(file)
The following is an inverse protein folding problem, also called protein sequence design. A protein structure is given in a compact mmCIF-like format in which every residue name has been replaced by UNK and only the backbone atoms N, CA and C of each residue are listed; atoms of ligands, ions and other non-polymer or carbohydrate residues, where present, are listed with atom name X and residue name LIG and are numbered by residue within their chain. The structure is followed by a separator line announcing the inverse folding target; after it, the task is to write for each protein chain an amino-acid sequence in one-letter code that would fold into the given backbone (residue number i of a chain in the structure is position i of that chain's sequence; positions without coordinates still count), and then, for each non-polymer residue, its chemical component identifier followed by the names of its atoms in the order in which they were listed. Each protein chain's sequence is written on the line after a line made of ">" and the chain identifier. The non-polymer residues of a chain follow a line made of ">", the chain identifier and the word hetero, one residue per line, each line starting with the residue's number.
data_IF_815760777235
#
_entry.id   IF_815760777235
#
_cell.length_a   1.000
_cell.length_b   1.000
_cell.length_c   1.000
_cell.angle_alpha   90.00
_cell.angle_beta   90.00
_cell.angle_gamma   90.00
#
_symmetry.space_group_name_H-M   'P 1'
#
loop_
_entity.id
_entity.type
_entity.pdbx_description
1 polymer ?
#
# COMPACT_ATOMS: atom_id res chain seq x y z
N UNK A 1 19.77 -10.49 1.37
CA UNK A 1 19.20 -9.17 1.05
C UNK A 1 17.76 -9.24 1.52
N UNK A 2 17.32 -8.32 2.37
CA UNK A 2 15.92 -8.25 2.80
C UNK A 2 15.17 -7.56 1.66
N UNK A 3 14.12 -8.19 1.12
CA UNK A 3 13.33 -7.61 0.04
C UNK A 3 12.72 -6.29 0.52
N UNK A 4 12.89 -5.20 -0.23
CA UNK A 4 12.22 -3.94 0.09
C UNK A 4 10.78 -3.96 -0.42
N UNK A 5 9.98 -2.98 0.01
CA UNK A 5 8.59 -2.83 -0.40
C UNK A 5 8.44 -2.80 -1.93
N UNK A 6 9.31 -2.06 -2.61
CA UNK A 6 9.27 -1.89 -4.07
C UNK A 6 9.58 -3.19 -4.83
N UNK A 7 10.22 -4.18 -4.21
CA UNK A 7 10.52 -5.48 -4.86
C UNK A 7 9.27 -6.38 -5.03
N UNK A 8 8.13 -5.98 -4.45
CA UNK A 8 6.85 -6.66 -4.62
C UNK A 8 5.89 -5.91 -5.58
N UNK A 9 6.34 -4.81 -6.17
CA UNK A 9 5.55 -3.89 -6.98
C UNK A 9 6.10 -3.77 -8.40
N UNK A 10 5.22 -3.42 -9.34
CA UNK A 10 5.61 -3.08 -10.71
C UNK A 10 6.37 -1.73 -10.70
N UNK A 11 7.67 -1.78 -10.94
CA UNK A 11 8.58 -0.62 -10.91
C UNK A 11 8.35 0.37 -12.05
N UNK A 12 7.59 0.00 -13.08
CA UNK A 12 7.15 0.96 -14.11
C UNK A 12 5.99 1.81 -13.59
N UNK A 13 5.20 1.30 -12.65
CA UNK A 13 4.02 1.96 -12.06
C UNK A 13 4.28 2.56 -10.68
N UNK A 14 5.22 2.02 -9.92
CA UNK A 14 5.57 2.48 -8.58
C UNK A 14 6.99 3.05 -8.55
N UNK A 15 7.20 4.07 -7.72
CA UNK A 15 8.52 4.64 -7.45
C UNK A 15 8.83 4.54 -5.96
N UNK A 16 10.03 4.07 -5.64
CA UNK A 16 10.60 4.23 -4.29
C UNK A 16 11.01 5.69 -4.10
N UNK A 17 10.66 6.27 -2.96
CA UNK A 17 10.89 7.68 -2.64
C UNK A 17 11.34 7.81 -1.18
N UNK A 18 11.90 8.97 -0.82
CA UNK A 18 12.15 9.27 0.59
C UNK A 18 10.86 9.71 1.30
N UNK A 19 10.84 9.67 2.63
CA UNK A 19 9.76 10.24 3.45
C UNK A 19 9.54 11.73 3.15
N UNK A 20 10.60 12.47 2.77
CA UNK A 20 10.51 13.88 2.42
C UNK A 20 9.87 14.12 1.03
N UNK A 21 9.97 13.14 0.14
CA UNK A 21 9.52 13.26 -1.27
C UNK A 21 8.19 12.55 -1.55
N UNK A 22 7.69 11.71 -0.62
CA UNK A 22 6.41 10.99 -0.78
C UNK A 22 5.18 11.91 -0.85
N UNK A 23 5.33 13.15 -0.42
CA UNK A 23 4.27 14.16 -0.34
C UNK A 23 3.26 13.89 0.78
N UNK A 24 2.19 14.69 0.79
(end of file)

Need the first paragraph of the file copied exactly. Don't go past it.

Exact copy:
The following is an inverse protein folding problem, also called protein sequence design. A protein structure is given in a compact mmCIF-like format in which every residue name has been replaced by UNK and only the backbone atoms N, CA and C of each residue are listed; atoms of ligands, ions and other non-polymer or carbohydrate residues, where present, are listed with atom name X and residue name LIG and are numbered by residue within their chain. The structure is followed by a separator line announcing the inverse folding target; after it, the task is to write for each protein chain an amino-acid sequence in one-letter code that would fold into the given backbone (residue number i of a chain in the structure is position i of that chain's sequence; positions without coordinates still count), and then, for each non-polymer residue, its chemical component identifier followed by the names of its atoms in the order in which they were listed. Each protein chain's sequence is written on the line after a line made of ">" and the chain identifier. The non-polymer residues of a chain follow a line made of ">", the chain identifier and the word hetero, one residue per line, each line starting with the residue's number.